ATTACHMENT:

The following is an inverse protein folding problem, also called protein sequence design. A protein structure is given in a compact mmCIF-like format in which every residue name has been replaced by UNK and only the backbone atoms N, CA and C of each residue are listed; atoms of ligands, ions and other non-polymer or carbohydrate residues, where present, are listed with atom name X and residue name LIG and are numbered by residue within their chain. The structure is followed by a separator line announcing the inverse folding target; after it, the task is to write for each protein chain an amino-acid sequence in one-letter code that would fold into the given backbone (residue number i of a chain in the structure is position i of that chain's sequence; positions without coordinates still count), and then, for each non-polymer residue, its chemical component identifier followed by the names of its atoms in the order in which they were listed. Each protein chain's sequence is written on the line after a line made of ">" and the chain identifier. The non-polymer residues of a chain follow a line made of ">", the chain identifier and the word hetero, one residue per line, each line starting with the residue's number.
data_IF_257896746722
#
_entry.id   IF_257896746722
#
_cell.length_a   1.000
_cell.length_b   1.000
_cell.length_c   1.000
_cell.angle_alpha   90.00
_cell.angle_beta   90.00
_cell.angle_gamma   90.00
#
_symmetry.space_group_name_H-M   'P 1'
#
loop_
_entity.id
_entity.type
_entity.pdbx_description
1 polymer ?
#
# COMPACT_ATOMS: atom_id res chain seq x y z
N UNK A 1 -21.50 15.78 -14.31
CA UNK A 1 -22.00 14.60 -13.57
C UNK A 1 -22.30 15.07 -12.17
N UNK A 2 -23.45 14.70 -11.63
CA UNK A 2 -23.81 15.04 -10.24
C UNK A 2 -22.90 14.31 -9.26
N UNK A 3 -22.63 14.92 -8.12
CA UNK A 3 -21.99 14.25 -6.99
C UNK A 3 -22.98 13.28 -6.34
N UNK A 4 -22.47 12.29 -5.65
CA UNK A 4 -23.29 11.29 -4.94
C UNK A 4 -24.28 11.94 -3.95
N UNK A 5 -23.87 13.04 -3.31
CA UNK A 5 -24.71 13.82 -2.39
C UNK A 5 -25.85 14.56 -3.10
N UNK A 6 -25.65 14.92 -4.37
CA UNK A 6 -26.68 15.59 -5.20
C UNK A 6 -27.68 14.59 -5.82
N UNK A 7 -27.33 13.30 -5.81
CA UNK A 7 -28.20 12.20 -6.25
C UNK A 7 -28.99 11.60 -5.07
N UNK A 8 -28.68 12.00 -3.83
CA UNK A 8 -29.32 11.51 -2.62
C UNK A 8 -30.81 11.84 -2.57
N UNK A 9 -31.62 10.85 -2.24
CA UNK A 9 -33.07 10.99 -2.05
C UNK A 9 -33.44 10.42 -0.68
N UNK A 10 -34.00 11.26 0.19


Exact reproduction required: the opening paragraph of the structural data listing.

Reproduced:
The following is an inverse protein folding problem, also called protein sequence design. A protein structure is given in a compact mmCIF-like format in which every residue name has been replaced by UNK and only the backbone atoms N, CA and C of each residue are listed; atoms of ligands, ions and other non-polymer or carbohydrate residues, where present, are listed with atom name X and residue name LIG and are numbered by residue within their chain. The structure is followed by a separator line announcing the inverse folding target; after it, the task is to write for each protein chain an amino-acid sequence in one-letter code that would fold into the given backbone (residue number i of a chain in the structure is position i of that chain's sequence; positions without coordinates still count), and then, for each non-polymer residue, its chemical component identifier followed by the names of its atoms in the order in which they were listed. Each protein chain's sequence is written on the line after a line made of ">" and the chain identifier. The non-polymer residues of a chain follow a line made of ">", the chain identifier and the word hetero, one residue per line, each line starting with the residue's number.